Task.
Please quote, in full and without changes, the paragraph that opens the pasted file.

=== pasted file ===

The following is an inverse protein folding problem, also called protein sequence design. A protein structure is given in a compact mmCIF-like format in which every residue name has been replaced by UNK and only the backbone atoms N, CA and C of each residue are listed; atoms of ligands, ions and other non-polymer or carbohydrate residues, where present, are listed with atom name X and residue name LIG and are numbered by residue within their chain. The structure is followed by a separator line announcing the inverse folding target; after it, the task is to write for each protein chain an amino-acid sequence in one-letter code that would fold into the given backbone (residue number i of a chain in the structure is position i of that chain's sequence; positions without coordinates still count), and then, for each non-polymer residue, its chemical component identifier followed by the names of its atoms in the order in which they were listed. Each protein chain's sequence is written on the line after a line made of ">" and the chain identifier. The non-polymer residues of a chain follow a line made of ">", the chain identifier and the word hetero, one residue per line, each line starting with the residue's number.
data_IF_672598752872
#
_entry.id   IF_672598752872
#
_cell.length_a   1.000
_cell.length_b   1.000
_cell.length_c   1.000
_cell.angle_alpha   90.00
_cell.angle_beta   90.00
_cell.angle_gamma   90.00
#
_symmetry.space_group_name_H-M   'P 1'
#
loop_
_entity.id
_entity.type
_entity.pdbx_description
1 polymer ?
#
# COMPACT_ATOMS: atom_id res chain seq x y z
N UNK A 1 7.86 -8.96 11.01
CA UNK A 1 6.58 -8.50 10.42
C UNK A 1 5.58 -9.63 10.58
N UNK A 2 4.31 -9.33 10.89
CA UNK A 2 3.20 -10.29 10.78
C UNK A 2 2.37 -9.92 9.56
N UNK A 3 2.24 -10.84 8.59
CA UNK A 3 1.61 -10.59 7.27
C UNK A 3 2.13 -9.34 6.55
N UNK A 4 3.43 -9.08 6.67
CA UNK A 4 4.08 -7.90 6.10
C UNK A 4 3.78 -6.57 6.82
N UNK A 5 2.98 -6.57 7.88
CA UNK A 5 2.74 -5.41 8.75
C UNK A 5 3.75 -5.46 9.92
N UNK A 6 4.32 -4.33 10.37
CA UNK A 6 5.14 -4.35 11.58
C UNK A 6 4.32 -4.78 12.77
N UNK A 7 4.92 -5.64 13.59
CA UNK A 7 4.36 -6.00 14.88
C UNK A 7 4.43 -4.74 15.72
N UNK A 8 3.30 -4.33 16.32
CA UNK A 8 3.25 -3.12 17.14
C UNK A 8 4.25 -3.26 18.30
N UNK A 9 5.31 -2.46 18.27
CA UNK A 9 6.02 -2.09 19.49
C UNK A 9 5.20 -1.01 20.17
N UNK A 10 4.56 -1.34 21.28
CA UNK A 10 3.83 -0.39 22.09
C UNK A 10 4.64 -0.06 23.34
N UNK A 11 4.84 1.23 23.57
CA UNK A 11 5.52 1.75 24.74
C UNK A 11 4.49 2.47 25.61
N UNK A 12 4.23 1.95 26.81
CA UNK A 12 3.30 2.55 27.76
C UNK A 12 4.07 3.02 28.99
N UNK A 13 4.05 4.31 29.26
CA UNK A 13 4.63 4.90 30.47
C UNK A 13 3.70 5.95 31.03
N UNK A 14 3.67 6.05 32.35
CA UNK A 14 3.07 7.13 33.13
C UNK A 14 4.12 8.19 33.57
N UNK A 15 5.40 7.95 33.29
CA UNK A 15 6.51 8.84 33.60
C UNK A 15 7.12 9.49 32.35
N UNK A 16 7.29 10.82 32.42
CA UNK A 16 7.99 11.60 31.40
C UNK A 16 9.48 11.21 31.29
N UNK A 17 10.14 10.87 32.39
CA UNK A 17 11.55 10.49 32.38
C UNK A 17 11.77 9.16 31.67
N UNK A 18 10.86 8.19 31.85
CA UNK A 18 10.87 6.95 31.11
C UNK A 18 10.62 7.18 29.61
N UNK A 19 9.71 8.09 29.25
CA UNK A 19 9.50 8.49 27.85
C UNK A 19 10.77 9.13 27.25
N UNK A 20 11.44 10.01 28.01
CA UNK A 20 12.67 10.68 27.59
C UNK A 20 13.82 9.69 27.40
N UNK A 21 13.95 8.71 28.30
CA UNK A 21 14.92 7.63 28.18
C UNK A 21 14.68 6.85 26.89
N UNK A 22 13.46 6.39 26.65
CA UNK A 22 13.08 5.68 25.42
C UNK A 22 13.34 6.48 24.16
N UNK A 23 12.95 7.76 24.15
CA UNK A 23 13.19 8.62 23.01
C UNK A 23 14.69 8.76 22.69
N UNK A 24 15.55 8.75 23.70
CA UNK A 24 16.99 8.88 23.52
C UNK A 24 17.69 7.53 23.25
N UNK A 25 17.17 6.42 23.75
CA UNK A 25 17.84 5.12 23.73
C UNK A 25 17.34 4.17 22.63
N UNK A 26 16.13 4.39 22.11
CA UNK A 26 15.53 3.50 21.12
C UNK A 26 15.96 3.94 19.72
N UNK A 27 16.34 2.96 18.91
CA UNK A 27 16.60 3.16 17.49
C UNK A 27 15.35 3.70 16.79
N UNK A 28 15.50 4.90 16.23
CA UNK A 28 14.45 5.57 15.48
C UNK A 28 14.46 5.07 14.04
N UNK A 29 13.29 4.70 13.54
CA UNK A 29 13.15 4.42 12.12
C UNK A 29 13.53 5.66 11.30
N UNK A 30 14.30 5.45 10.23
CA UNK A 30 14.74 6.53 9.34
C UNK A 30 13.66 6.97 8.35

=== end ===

The following is an inverse protein folding problem, also called protein sequence design. A protein structure is given in a compact mmCIF-like format in which every residue name has been replaced by UNK and only the backbone atoms N, CA and C of each residue are listed; atoms of ligands, ions and other non-polymer or carbohydrate residues, where present, are listed with atom name X and residue name LIG and are numbered by residue within their chain. The structure is followed by a separator line announcing the inverse folding target; after it, the task is to write for each protein chain an amino-acid sequence in one-letter code that would fold into the given backbone (residue number i of a chain in the structure is position i of that chain's sequence; positions without coordinates still count), and then, for each non-polymer residue, its chemical component identifier followed by the names of its atoms in the order in which they were listed. Each protein chain's sequence is written on the line after a line made of ">" and the chain identifier. The non-polymer residues of a chain follow a line made of ">", the chain identifier and the word hetero, one residue per line, each line starting with the residue's number.